+
Excellent categorised presets
+
ER Space presets system is very cool

Reasons to avoid

-
Ancient interface

An oldie but a goodie, 2CAudio’s 2009 debut is still one of our go-to algorithmic reverbs, and although the GUI is looking decidedly lo-fi these days (please, 2C, at least make it scalable!), the virtual environments that Aether conjures have to be heard to be believed.

Fair bristling with knobs, the plugin offers an insane degree of control over the early and late reflections, including 33 transformative ER spaces and up to 120s decay time, as well as detailed frequency shaping (input and LR EQ), modulation, and tail envelope adjustment.

Complex and deep, Aether is a mixing and sound design powerhouse.

Read the full 2CAudio Aether review

Best reverb plugins: Rob Papen RP-Verb 2

(Image credit: Future)
Ridiculously powerful and attractively-priced reverb plugin for the adventurous producer

Specifications

System: Mac/PC
Formats: VST/AU/AAX

Reasons to buy

+
Semi-modular architecture 
+
Reverser and modulation system are great
+
Over 500 presets

Reasons to avoid

-
Diffusion control has gone

Somewhat easier to get to grips with than its intimidatingly busy interface might suggest, RP-Verb 2’s many processing stages take in distortion, chorus, and EQ alongside the central ER/LR/Reverb sections, and can be brought to life with the Envelope, Envelope Follower and LFO modulation sources; while the Reverser mixes forward and reverse reverbs to great effect.

Another sound design-orientated plugin that specializes in “hyper-real, scintillating” spaces suitable for modern pop and dance production, Rob Papen’s second-gen marvel requires more care and attention than most but delivers results that you simply couldn’t get any other way.

Read the full Rob Papen RP-Verb 2 review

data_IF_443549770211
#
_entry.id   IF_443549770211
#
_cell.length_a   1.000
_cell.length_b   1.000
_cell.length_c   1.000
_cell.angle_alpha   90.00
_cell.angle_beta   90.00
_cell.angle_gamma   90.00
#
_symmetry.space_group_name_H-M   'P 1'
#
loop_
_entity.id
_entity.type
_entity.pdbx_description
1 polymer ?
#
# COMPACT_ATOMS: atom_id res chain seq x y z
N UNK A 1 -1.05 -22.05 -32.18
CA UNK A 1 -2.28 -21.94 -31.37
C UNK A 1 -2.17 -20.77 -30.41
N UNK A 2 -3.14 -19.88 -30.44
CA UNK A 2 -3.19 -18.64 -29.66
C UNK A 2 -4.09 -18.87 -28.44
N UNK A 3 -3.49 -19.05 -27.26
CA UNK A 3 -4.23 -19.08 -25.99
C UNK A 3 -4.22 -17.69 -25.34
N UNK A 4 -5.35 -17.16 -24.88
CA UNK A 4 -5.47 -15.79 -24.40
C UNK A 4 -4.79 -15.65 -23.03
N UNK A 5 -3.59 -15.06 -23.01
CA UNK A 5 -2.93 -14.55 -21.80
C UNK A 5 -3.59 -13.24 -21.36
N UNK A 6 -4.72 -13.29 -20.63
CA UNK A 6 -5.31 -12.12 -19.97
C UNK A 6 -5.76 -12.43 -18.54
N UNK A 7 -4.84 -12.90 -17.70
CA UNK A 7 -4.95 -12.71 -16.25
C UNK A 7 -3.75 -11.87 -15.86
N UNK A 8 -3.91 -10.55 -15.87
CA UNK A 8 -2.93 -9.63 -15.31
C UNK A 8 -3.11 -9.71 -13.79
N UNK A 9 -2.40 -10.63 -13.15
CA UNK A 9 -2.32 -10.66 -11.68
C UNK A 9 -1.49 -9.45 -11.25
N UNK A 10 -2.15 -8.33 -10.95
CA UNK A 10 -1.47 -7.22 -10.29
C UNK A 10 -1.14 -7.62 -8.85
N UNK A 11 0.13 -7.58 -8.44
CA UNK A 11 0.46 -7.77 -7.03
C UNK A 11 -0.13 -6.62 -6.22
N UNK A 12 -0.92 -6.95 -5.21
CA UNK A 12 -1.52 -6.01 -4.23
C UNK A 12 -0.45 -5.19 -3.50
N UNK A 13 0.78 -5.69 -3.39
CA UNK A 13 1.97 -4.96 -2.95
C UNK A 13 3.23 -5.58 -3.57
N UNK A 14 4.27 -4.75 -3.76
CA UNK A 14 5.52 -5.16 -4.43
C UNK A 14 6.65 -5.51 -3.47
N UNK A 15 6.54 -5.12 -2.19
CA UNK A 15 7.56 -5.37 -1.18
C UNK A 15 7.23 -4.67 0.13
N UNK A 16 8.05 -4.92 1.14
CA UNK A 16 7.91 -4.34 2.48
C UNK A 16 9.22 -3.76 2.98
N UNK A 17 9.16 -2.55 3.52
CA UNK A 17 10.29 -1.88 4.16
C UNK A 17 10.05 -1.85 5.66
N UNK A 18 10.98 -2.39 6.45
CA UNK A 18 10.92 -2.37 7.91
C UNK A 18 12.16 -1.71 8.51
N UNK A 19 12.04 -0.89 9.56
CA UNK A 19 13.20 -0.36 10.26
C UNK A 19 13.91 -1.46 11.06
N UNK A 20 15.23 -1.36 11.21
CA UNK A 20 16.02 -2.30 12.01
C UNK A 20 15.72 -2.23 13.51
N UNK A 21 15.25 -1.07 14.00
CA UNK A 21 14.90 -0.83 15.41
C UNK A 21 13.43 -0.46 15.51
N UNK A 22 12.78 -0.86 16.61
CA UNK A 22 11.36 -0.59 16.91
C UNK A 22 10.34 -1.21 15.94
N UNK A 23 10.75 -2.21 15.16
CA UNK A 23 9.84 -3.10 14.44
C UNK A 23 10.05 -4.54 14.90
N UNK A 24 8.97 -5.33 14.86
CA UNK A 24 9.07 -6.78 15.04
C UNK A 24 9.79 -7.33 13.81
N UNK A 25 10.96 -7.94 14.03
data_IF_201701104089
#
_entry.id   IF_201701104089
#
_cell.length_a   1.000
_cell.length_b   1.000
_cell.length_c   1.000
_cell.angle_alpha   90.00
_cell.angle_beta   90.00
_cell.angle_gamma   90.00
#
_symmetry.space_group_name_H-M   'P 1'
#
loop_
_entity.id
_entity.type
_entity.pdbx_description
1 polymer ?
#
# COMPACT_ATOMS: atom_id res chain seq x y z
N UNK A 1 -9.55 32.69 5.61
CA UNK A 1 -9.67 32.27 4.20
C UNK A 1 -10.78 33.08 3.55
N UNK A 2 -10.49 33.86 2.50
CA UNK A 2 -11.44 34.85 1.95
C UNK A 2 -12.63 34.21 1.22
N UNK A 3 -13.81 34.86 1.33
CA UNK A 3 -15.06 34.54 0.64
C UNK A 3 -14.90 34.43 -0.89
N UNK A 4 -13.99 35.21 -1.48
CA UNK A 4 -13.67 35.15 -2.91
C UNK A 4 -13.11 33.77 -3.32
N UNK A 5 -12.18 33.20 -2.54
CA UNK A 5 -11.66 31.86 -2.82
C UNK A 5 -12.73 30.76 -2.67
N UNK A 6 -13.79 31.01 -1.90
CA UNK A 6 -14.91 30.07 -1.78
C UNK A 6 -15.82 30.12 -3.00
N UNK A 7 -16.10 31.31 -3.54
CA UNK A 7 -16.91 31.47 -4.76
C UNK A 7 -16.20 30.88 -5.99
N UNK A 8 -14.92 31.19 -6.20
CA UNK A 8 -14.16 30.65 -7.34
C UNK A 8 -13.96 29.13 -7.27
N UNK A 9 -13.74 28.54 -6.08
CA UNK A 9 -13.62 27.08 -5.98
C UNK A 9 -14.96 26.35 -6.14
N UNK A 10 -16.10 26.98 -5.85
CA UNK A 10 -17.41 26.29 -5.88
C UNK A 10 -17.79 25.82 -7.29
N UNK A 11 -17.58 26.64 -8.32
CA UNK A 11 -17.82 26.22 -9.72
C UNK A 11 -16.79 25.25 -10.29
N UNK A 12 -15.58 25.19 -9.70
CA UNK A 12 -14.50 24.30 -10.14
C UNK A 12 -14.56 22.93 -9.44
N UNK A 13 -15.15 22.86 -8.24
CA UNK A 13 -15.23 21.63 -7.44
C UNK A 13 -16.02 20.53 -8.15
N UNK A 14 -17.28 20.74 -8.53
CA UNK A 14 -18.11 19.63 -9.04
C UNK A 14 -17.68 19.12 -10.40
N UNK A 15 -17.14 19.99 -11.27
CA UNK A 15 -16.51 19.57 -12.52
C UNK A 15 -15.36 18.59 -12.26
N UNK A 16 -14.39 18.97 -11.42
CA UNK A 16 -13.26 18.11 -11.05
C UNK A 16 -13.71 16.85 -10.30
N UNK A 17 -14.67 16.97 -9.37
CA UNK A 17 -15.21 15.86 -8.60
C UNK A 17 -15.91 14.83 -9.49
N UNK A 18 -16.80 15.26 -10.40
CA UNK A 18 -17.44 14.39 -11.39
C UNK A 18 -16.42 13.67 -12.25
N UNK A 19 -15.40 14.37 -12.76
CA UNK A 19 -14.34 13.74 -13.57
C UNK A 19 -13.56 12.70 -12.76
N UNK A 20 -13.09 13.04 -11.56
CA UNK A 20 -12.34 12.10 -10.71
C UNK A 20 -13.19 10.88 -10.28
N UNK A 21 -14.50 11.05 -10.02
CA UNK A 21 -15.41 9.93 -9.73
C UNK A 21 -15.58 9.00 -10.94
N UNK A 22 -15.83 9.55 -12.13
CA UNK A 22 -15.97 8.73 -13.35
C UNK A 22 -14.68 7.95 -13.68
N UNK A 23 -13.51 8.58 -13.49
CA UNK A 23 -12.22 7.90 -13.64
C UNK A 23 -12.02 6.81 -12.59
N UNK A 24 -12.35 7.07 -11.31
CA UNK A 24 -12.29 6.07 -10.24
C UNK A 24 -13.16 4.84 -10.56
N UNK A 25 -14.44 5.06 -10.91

Best reverb plugins: Audio Ease Altiverb 7

(Image credit: Future)
One of the best - if not the best - convolution reverb plugins money can buy

Specifications

System: Mac/PC
Formats: VST/AU/AAX

Reasons to buy

+
Unparalleled convolution solution
+
Huge number of real-world convolutions
+
An industry-standard convolution reverb

Reasons to avoid

-
Interface could do with an update

The world’s first real-time convolution reverb plugin has lost none of its appeal since the launch of v1 in 2002.

At the heart of Altiverb 7 is a huge library of impulse responses precisely capturing the ambient qualities of a broad array of famous studio rooms, stadiums, halls, cathedrals, industrial locations, and more, as well as vintage reverb hardware, plates, etc.

Expensive but worth every penny to the serious producer/engineer, this is the finest solution money can buy when it comes to placing acoustic instruments and vocals in thoroughly convincing real-world spaces.

Read the full Audio Ease Altiverb 7 review

Best reverb plugins: Zynaptiq Adaptiverb

(Image credit: Future)

7. Zynaptiq Adaptiverb

Unconventional and unique, this is a beautiful all-purpose reverb and rewarding sound-design tool

Specifications

System: Mac/PC